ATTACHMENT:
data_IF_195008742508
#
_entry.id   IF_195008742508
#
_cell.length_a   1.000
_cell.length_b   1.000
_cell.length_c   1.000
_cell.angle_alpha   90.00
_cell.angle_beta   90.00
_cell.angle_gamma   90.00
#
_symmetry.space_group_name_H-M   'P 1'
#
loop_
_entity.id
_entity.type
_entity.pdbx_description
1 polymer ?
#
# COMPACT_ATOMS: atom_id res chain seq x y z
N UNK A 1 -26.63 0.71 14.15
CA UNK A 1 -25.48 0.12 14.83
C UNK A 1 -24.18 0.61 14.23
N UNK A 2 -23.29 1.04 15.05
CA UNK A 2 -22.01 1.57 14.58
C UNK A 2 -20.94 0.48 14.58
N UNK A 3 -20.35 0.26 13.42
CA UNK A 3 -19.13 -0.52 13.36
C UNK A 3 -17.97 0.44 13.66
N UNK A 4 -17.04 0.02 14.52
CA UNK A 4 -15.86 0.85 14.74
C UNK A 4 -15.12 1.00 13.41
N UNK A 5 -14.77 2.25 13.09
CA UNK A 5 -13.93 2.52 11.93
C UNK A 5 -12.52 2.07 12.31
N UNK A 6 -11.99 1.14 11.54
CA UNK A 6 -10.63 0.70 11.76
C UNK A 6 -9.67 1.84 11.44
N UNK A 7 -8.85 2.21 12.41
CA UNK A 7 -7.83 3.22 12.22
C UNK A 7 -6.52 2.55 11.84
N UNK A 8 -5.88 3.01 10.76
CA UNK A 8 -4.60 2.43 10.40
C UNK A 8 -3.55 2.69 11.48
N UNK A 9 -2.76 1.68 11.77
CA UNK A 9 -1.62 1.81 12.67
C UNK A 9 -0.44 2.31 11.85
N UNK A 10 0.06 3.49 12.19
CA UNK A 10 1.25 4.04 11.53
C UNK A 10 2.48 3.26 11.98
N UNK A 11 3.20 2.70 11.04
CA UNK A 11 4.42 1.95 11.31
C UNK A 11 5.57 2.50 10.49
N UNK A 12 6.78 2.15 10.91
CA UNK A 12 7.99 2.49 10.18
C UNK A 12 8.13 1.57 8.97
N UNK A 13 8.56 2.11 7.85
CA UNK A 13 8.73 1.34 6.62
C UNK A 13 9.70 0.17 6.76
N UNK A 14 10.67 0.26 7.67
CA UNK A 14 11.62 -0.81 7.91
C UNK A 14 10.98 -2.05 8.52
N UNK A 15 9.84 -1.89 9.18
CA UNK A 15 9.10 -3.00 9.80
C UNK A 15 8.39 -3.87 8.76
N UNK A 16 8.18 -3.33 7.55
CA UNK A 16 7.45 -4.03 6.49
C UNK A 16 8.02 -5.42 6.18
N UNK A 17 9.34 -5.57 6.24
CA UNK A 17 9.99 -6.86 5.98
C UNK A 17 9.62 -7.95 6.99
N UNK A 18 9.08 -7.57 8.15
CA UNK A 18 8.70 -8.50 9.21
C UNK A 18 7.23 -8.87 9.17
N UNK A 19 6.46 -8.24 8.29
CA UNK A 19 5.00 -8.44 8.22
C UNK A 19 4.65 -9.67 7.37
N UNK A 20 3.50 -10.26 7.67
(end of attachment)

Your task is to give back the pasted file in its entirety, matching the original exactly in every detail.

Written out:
data_IF_195008742508
#
_entry.id   IF_195008742508
#
_cell.length_a   1.000
_cell.length_b   1.000
_cell.length_c   1.000
_cell.angle_alpha   90.00
_cell.angle_beta   90.00
_cell.angle_gamma   90.00
#
_symmetry.space_group_name_H-M   'P 1'
#
loop_
_entity.id
_entity.type
_entity.pdbx_description
1 polymer ?
#
# COMPACT_ATOMS: atom_id res chain seq x y z
N UNK A 1 -26.63 0.71 14.15
CA UNK A 1 -25.48 0.12 14.83
C UNK A 1 -24.18 0.61 14.23
N UNK A 2 -23.29 1.04 15.05
CA UNK A 2 -22.01 1.57 14.58
C UNK A 2 -20.94 0.48 14.58
N UNK A 3 -20.35 0.26 13.42
CA UNK A 3 -19.13 -0.52 13.36
C UNK A 3 -17.97 0.44 13.66
N UNK A 4 -17.04 0.02 14.52
CA UNK A 4 -15.86 0.85 14.74
C UNK A 4 -15.12 1.00 13.41
N UNK A 5 -14.77 2.25 13.09
CA UNK A 5 -13.93 2.52 11.93
C UNK A 5 -12.52 2.07 12.31
N UNK A 6 -11.99 1.14 11.54
CA UNK A 6 -10.63 0.70 11.76
C UNK A 6 -9.67 1.84 11.44
N UNK A 7 -8.85 2.21 12.41
CA UNK A 7 -7.83 3.22 12.22
C UNK A 7 -6.52 2.55 11.84
N UNK A 8 -5.88 3.01 10.76
CA UNK A 8 -4.60 2.43 10.40
C UNK A 8 -3.55 2.69 11.48
N UNK A 9 -2.76 1.68 11.77
CA UNK A 9 -1.62 1.81 12.67
C UNK A 9 -0.44 2.31 11.85
N UNK A 10 0.06 3.49 12.19
CA UNK A 10 1.25 4.04 11.53
C UNK A 10 2.48 3.26 11.98
N UNK A 11 3.20 2.70 11.04
CA UNK A 11 4.42 1.95 11.31
C UNK A 11 5.57 2.50 10.49
N UNK A 12 6.78 2.15 10.91
CA UNK A 12 7.99 2.49 10.18
C UNK A 12 8.13 1.57 8.97
N UNK A 13 8.56 2.11 7.85
CA UNK A 13 8.73 1.34 6.62
C UNK A 13 9.70 0.17 6.76
N UNK A 14 10.67 0.26 7.67
CA UNK A 14 11.62 -0.81 7.91
C UNK A 14 10.98 -2.05 8.52
N UNK A 15 9.84 -1.89 9.18
CA UNK A 15 9.10 -3.00 9.80
C UNK A 15 8.39 -3.87 8.76
N UNK A 16 8.18 -3.33 7.55
CA UNK A 16 7.45 -4.03 6.49
C UNK A 16 8.02 -5.42 6.18
N UNK A 17 9.34 -5.57 6.24
CA UNK A 17 9.99 -6.86 5.98
C UNK A 17 9.62 -7.95 6.99
N UNK A 18 9.08 -7.57 8.15
CA UNK A 18 8.70 -8.50 9.21
C UNK A 18 7.23 -8.87 9.17
N UNK A 19 6.46 -8.24 8.29
CA UNK A 19 5.00 -8.44 8.22
C UNK A 19 4.65 -9.67 7.37
N UNK A 20 3.50 -10.26 7.67